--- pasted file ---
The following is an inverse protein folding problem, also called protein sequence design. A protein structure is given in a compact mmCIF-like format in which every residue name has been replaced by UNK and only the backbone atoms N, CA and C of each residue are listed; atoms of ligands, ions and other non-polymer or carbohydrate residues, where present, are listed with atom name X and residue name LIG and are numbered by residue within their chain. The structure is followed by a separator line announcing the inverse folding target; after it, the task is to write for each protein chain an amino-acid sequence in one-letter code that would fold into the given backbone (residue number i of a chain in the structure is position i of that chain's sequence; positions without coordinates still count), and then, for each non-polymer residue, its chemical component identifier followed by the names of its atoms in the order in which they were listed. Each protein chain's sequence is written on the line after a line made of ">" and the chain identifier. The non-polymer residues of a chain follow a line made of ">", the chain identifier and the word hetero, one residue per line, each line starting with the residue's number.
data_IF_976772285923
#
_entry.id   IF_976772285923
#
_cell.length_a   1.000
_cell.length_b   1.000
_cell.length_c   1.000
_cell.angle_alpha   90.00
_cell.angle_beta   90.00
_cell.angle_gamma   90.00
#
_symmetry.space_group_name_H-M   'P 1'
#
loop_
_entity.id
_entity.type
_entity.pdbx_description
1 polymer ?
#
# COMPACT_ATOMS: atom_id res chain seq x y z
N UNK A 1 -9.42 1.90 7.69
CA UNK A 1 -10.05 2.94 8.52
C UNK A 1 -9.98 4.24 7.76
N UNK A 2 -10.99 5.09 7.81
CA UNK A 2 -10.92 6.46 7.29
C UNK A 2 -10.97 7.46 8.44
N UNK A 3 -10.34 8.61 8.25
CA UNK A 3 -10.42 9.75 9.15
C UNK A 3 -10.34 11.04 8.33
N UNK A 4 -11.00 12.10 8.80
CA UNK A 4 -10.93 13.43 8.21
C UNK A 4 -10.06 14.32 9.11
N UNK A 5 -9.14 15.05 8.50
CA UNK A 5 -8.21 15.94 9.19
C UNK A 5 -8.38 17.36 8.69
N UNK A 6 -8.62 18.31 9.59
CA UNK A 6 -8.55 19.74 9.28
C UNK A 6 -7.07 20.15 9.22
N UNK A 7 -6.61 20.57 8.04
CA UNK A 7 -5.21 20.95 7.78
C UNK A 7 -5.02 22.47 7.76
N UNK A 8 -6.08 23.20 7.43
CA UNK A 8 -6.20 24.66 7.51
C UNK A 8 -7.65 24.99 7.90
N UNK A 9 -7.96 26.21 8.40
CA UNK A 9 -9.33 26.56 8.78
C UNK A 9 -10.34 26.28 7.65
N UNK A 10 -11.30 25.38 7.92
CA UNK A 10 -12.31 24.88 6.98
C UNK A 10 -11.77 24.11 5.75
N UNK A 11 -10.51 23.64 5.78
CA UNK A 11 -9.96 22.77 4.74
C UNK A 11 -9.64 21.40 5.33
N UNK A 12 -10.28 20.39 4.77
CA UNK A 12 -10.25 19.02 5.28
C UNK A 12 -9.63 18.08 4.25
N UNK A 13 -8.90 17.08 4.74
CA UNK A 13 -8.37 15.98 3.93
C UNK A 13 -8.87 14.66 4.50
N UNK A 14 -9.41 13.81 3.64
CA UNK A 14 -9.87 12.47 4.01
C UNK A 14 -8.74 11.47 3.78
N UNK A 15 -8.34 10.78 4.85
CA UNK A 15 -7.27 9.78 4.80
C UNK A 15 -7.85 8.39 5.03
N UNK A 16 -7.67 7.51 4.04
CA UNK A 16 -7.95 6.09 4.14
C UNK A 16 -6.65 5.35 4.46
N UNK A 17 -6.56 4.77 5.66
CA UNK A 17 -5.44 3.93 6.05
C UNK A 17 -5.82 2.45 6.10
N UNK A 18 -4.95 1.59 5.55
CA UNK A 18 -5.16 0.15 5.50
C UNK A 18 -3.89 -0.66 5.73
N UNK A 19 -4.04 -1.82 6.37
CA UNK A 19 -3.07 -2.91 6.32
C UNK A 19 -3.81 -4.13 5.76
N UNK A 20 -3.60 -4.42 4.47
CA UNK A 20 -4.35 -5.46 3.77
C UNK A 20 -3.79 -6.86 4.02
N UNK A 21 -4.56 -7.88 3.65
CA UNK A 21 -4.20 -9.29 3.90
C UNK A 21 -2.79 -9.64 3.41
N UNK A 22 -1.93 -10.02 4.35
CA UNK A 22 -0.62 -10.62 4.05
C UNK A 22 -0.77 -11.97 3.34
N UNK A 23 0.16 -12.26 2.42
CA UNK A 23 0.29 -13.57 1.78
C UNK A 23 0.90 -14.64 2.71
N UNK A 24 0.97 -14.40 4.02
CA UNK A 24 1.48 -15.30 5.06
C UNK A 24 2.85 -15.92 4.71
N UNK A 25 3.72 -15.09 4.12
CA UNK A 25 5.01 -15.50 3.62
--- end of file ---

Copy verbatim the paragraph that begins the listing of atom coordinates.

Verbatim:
The following is an inverse protein folding problem, also called protein sequence design. A protein structure is given in a compact mmCIF-like format in which every residue name has been replaced by UNK and only the backbone atoms N, CA and C of each residue are listed; atoms of ligands, ions and other non-polymer or carbohydrate residues, where present, are listed with atom name X and residue name LIG and are numbered by residue within their chain. The structure is followed by a separator line announcing the inverse folding target; after it, the task is to write for each protein chain an amino-acid sequence in one-letter code that would fold into the given backbone (residue number i of a chain in the structure is position i of that chain's sequence; positions without coordinates still count), and then, for each non-polymer residue, its chemical component identifier followed by the names of its atoms in the order in which they were listed. Each protein chain's sequence is written on the line after a line made of ">" and the chain identifier. The non-polymer residues of a chain follow a line made of ">", the chain identifier and the word hetero, one residue per line, each line starting with the residue's number.